Conventional wisdom holds that seeing "natural" and “organic" on product labels somehow means the companies selling those goods are using better, safer ingredients. However, these words often offer a false promise to consumers and the planet.
Did you know that the chemical industry – an industry that produces many of the ingredients found in products we use every day – is one of the largest contributors to climate change? In fact, green house gas emissions from chemical production in the United States has gone up a staggering 43% (between 1990-2019).
To keep these victories coming, we resolve to ensure you have the support, tools, training, resources, and actions that you need to create health and safety in your homes, bodies, workplaces, and communities. Ready to join us in building a powerful 2022?
The Louisville Charter is a roadmap to fundamentally transform the chemical industry, inform policy goals, and avoid false climate solutions.
One of the many contributing factors to climate change is consumption, as the result of the extraction of resources like petroleum and gas used to make products.
CARB is helping to reduce smog and reduce public exposure to the hazards associated with smog. Fragrances are well known sources of air pollution, but they have always had a sweetheart deal with CARB.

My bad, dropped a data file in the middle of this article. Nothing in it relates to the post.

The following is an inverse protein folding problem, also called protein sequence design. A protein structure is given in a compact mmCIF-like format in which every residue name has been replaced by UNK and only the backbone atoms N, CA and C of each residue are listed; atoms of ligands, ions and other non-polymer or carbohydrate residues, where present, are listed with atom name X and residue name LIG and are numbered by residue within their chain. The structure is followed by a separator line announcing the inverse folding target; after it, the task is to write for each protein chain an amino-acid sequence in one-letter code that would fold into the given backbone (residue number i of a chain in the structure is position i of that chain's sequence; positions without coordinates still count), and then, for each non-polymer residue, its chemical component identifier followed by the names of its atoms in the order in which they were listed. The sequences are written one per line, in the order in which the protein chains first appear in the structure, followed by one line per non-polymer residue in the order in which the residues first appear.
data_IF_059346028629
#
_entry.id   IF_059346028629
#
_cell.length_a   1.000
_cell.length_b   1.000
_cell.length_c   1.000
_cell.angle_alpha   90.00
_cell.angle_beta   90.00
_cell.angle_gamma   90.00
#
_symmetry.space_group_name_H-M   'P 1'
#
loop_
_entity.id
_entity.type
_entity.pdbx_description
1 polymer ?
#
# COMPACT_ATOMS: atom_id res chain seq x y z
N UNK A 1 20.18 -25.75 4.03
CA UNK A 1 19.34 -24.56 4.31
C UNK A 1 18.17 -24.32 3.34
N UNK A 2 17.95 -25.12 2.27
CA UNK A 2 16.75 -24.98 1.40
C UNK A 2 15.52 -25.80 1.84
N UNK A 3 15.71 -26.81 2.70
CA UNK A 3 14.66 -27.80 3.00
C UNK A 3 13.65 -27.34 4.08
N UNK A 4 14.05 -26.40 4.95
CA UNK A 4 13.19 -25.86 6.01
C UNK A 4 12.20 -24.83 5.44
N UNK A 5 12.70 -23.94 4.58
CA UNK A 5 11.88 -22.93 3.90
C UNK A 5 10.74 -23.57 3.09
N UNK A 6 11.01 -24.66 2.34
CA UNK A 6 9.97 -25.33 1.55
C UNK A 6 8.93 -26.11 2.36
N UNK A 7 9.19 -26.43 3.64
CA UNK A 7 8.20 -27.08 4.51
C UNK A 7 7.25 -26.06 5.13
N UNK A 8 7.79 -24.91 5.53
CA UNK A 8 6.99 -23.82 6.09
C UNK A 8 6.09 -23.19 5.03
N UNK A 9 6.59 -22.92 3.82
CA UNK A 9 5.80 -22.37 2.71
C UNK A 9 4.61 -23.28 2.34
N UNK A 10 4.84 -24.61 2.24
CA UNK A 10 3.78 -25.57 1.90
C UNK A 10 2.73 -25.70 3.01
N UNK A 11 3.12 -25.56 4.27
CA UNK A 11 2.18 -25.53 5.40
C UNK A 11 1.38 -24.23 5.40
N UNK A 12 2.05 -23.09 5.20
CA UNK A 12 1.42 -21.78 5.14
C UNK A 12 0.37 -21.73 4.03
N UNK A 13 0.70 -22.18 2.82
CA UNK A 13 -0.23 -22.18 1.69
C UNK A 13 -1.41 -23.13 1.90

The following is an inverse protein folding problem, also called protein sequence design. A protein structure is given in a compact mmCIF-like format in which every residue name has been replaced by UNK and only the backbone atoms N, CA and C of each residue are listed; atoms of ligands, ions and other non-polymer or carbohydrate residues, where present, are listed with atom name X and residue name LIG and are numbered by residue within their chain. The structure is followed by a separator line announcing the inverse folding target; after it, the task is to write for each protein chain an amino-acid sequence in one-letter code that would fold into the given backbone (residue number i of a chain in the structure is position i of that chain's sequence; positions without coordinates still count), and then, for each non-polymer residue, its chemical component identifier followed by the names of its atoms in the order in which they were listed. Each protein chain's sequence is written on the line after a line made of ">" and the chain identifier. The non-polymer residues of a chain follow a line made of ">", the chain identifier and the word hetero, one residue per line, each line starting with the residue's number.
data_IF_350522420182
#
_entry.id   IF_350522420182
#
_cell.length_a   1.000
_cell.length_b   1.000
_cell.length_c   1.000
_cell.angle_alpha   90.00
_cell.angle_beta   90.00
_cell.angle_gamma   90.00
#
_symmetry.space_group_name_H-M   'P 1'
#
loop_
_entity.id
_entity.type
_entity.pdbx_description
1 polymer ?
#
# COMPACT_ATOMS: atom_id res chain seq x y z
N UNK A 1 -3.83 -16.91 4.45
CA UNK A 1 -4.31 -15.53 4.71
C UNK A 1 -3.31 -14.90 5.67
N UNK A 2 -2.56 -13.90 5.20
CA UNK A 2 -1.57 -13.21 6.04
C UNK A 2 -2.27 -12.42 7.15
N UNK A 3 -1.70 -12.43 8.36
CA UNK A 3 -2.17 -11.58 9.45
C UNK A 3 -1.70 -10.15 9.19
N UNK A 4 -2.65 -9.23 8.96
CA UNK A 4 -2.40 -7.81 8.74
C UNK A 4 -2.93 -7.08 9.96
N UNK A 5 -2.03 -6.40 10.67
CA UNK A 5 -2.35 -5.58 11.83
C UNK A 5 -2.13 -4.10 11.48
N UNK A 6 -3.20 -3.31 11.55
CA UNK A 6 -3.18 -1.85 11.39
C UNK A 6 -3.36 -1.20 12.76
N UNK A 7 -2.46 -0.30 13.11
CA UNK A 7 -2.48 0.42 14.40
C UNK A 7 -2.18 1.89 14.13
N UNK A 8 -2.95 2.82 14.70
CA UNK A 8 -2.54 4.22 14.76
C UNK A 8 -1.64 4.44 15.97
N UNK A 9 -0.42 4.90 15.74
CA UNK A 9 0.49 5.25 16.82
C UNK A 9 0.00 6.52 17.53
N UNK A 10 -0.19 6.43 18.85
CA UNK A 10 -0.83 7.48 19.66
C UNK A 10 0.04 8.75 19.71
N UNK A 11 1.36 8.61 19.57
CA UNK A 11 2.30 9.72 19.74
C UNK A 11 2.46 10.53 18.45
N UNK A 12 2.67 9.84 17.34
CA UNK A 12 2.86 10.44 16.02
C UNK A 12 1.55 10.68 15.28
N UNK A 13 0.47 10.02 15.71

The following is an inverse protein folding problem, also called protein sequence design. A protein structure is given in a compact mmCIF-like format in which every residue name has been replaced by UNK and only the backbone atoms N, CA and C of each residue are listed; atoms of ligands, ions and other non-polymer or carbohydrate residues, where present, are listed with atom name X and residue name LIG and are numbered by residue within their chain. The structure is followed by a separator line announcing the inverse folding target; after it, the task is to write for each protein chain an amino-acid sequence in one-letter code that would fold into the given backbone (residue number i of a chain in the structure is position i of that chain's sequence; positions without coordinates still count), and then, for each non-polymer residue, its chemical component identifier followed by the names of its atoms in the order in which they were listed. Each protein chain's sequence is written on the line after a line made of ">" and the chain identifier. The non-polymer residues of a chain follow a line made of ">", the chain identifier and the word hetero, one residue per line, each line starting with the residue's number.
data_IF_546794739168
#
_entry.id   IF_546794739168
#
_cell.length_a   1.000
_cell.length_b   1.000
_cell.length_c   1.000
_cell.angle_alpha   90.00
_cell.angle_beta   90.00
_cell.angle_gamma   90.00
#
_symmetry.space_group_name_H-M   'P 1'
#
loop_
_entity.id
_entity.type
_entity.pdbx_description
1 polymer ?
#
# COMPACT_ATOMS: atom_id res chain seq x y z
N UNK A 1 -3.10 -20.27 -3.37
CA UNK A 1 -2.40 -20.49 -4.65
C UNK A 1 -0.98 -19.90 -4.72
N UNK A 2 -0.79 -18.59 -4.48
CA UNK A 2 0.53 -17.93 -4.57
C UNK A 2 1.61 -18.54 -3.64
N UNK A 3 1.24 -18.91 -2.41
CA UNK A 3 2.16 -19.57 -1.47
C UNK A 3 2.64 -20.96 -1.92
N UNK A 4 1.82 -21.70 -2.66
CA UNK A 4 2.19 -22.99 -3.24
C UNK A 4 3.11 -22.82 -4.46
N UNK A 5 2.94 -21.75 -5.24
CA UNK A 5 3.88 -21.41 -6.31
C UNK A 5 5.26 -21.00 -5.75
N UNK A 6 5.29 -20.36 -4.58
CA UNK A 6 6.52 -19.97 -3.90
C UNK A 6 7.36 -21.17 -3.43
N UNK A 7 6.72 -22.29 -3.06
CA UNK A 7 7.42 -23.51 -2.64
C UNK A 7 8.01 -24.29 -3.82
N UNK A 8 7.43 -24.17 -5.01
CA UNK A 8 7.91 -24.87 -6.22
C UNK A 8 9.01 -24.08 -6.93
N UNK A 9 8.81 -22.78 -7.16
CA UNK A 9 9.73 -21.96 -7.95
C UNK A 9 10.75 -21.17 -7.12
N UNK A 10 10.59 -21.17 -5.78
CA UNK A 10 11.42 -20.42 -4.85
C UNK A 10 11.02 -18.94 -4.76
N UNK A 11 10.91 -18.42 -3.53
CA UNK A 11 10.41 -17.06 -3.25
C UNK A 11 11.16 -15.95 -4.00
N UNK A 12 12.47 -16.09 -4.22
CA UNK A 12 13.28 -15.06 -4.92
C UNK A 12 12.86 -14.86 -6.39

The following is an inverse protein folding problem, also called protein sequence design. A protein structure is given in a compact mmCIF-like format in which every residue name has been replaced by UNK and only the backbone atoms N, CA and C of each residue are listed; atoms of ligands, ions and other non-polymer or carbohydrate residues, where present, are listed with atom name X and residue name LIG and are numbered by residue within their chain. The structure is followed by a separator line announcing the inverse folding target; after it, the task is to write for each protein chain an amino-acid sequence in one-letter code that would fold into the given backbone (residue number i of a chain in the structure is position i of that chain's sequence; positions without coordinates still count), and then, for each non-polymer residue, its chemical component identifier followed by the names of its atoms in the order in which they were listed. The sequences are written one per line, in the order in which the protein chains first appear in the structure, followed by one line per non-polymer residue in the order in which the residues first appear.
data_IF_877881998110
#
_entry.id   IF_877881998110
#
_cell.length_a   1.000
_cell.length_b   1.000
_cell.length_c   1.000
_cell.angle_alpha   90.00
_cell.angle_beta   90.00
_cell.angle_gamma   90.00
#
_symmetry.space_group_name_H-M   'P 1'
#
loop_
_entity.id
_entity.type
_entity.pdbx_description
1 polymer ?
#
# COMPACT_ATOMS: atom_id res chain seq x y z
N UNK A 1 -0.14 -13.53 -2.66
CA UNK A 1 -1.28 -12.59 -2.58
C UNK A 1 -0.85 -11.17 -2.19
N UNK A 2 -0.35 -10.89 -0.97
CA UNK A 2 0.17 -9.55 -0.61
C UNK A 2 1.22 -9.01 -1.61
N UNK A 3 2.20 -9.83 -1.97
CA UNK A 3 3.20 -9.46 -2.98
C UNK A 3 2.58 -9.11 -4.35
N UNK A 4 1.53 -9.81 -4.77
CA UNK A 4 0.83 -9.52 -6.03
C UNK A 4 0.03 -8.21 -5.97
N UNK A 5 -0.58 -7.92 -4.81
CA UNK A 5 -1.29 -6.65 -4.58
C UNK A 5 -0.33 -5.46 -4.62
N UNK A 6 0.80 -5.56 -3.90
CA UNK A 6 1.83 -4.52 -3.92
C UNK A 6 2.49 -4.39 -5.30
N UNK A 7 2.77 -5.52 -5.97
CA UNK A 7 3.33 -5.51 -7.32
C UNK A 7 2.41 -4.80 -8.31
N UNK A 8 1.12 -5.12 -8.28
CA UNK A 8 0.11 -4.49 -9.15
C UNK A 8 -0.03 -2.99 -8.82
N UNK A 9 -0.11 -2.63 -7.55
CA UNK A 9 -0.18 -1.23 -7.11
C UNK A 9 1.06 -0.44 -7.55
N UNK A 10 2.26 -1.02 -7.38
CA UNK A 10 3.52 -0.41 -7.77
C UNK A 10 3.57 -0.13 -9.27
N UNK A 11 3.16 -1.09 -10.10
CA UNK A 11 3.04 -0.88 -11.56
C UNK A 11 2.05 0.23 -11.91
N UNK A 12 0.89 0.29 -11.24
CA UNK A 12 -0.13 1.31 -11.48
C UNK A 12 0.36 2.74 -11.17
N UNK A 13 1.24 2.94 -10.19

Over the last 4 years, crucial environmental protection policies have been reversed, weakened, or subverted. As a result, our health is more threatened by toxic chemicals than ever.
We all deserve safe, healthy products. Check out WVE's best practices for donating + tips on how to have a more sustainable gift-giving season!
Fragrances are well known to be sources of VOCS; emissions which contribute to air pollution. But they have always had a sweetheart deal with California Air Resources Board. It's time to change that. TAKE ACTION!
2020 marks Earth Day's 50th and WVE's 25th anniversary. Milestones like these are something to celebrate. But they are also a reminder that the urgency to protect our health and our environment is as relevant as ever.